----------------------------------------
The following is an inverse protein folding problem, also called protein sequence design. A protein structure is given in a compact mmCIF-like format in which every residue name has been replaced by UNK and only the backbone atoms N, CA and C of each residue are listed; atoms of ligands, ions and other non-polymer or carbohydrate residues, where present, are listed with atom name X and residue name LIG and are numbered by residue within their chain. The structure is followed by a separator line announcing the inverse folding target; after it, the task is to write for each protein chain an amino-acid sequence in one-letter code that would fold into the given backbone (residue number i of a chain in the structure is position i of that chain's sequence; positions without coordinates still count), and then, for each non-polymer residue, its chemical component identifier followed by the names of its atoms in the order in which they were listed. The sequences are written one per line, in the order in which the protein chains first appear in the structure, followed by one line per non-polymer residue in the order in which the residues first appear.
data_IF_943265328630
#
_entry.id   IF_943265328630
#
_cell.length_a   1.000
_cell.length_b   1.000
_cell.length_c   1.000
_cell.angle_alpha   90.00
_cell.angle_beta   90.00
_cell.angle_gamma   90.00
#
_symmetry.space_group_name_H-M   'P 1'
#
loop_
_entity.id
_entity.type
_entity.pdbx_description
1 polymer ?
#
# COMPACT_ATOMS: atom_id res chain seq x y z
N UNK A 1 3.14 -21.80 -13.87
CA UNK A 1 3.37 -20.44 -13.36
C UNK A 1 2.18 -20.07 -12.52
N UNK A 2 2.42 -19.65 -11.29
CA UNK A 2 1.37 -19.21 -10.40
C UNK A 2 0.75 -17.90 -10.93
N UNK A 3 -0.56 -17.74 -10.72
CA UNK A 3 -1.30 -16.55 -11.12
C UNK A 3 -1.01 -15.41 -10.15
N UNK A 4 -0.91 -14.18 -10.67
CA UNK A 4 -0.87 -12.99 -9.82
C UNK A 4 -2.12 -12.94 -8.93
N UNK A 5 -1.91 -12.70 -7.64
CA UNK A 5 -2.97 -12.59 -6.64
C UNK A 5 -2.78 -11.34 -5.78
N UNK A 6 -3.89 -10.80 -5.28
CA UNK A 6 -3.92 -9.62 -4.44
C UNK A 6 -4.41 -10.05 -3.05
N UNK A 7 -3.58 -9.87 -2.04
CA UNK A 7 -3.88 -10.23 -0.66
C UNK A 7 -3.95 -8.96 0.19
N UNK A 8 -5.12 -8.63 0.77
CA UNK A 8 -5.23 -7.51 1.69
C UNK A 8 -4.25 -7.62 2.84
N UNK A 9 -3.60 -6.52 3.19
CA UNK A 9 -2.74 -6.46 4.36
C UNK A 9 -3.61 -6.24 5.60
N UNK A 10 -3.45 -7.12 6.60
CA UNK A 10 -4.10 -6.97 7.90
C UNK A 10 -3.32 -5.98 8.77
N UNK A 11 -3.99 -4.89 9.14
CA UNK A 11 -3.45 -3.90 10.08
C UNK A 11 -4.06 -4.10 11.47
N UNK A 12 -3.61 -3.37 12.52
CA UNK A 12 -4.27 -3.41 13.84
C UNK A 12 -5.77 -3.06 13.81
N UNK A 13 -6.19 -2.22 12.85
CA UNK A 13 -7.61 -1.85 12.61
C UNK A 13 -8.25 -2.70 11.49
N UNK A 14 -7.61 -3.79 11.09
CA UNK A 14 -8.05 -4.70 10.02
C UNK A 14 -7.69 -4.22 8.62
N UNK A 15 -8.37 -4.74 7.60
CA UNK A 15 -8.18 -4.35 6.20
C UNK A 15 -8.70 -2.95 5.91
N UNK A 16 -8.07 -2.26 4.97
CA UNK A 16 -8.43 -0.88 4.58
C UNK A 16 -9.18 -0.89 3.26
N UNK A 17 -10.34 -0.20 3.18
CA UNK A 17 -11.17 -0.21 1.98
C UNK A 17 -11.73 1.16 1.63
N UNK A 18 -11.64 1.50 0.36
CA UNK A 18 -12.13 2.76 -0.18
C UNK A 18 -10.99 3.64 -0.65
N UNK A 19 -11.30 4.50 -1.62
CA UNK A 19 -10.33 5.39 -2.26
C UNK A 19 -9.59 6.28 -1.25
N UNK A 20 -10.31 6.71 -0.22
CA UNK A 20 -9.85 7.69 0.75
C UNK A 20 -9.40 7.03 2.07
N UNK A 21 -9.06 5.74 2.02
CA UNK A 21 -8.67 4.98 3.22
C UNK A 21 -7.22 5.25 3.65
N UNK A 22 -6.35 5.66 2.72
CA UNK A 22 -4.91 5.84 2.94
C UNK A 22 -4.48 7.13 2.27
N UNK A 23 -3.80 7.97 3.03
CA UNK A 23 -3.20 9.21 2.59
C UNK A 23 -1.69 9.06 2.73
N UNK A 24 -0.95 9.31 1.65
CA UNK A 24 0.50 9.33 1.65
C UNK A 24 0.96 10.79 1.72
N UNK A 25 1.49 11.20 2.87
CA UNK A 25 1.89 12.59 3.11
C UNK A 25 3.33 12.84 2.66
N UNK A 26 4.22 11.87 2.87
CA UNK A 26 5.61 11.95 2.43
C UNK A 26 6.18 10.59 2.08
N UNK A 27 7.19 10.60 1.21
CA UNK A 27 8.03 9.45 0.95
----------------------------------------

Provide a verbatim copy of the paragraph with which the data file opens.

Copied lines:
The following is an inverse protein folding problem, also called protein sequence design. A protein structure is given in a compact mmCIF-like format in which every residue name has been replaced by UNK and only the backbone atoms N, CA and C of each residue are listed; atoms of ligands, ions and other non-polymer or carbohydrate residues, where present, are listed with atom name X and residue name LIG and are numbered by residue within their chain. The structure is followed by a separator line announcing the inverse folding target; after it, the task is to write for each protein chain an amino-acid sequence in one-letter code that would fold into the given backbone (residue number i of a chain in the structure is position i of that chain's sequence; positions without coordinates still count), and then, for each non-polymer residue, its chemical component identifier followed by the names of its atoms in the order in which they were listed. The sequences are written one per line, in the order in which the protein chains first appear in the structure, followed by one line per non-polymer residue in the order in which the residues first appear.